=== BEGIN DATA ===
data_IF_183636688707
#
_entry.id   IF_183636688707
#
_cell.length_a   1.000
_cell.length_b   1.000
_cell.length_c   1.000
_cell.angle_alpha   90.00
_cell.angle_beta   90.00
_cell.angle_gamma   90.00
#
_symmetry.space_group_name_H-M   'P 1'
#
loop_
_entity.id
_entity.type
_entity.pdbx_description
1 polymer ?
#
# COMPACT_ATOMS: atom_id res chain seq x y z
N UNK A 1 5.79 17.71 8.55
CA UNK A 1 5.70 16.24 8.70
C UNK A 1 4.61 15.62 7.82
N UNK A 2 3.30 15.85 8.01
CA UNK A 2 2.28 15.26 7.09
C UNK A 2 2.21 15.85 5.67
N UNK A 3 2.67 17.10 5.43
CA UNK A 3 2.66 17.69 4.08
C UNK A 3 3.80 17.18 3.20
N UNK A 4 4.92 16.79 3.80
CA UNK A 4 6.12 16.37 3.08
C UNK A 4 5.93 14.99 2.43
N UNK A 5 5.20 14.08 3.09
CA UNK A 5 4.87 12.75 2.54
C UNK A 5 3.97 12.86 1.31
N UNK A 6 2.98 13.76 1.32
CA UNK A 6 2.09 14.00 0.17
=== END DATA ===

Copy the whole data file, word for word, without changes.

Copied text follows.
data_IF_183636688707
#
_entry.id   IF_183636688707
#
_cell.length_a   1.000
_cell.length_b   1.000
_cell.length_c   1.000
_cell.angle_alpha   90.00
_cell.angle_beta   90.00
_cell.angle_gamma   90.00
#
_symmetry.space_group_name_H-M   'P 1'
#
loop_
_entity.id
_entity.type
_entity.pdbx_description
1 polymer ?
#
# COMPACT_ATOMS: atom_id res chain seq x y z
N UNK A 1 5.79 17.71 8.55
CA UNK A 1 5.70 16.24 8.70
C UNK A 1 4.61 15.62 7.82
N UNK A 2 3.30 15.85 8.01
CA UNK A 2 2.28 15.26 7.09
C UNK A 2 2.21 15.85 5.67
N UNK A 3 2.67 17.10 5.43
CA UNK A 3 2.66 17.69 4.08
C UNK A 3 3.80 17.18 3.20
N UNK A 4 4.92 16.79 3.80
CA UNK A 4 6.12 16.37 3.08
C UNK A 4 5.93 14.99 2.43
N UNK A 5 5.20 14.08 3.09
CA UNK A 5 4.87 12.75 2.54
C UNK A 5 3.97 12.86 1.31
N UNK A 6 2.98 13.76 1.32
CA UNK A 6 2.09 14.00 0.17